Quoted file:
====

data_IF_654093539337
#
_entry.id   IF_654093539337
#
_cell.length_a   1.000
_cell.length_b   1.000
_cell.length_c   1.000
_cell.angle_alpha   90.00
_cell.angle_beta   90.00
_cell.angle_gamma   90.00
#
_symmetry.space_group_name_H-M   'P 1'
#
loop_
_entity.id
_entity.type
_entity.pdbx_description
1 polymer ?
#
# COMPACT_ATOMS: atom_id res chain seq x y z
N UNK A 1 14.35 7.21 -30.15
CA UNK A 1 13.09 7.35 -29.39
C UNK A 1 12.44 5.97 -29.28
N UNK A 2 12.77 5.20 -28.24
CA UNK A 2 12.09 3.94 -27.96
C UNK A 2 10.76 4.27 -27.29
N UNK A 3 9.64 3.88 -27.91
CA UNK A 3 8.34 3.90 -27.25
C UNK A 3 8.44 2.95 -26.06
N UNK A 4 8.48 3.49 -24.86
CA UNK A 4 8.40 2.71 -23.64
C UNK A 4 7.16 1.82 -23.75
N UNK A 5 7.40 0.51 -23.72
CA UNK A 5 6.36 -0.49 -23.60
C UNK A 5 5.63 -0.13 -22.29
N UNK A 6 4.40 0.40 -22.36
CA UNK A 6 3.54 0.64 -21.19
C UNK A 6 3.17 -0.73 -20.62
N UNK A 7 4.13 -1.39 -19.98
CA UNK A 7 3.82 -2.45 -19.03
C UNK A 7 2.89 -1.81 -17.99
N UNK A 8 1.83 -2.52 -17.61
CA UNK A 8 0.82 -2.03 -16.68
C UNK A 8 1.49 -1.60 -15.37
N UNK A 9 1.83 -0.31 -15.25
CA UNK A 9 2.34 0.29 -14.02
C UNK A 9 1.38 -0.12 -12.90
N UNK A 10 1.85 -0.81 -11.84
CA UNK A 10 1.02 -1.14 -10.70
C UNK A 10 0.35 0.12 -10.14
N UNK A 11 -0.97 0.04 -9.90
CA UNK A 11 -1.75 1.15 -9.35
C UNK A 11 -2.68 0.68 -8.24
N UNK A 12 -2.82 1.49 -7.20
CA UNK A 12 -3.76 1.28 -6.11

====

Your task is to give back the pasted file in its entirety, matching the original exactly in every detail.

data_IF_654093539337
#
_entry.id   IF_654093539337
#
_cell.length_a   1.000
_cell.length_b   1.000
_cell.length_c   1.000
_cell.angle_alpha   90.00
_cell.angle_beta   90.00
_cell.angle_gamma   90.00
#
_symmetry.space_group_name_H-M   'P 1'
#
loop_
_entity.id
_entity.type
_entity.pdbx_description
1 polymer ?
#
# COMPACT_ATOMS: atom_id res chain seq x y z
N UNK A 1 14.35 7.21 -30.15
CA UNK A 1 13.09 7.35 -29.39
C UNK A 1 12.44 5.97 -29.28
N UNK A 2 12.77 5.20 -28.24
CA UNK A 2 12.09 3.94 -27.96
C UNK A 2 10.76 4.27 -27.29
N UNK A 3 9.64 3.88 -27.91
CA UNK A 3 8.34 3.90 -27.25
C UNK A 3 8.44 2.95 -26.06
N UNK A 4 8.48 3.49 -24.86
CA UNK A 4 8.40 2.71 -23.64
C UNK A 4 7.16 1.82 -23.75
N UNK A 5 7.40 0.51 -23.72
CA UNK A 5 6.36 -0.49 -23.60
C UNK A 5 5.63 -0.13 -22.29
N UNK A 6 4.40 0.40 -22.36
CA UNK A 6 3.54 0.64 -21.19
C UNK A 6 3.17 -0.73 -20.62
N UNK A 7 4.13 -1.39 -19.98
CA UNK A 7 3.82 -2.45 -19.03
C UNK A 7 2.89 -1.81 -17.99
N UNK A 8 1.83 -2.52 -17.61
CA UNK A 8 0.82 -2.03 -16.68
C UNK A 8 1.49 -1.60 -15.37
N UNK A 9 1.83 -0.31 -15.25
CA UNK A 9 2.34 0.29 -14.02
C UNK A 9 1.38 -0.12 -12.90
N UNK A 10 1.85 -0.81 -11.84
CA UNK A 10 1.02 -1.14 -10.70
C UNK A 10 0.35 0.12 -10.14
N UNK A 11 -0.97 0.04 -9.90
CA UNK A 11 -1.75 1.15 -9.35
C UNK A 11 -2.68 0.68 -8.24
N UNK A 12 -2.82 1.49 -7.20
CA UNK A 12 -3.76 1.28 -6.11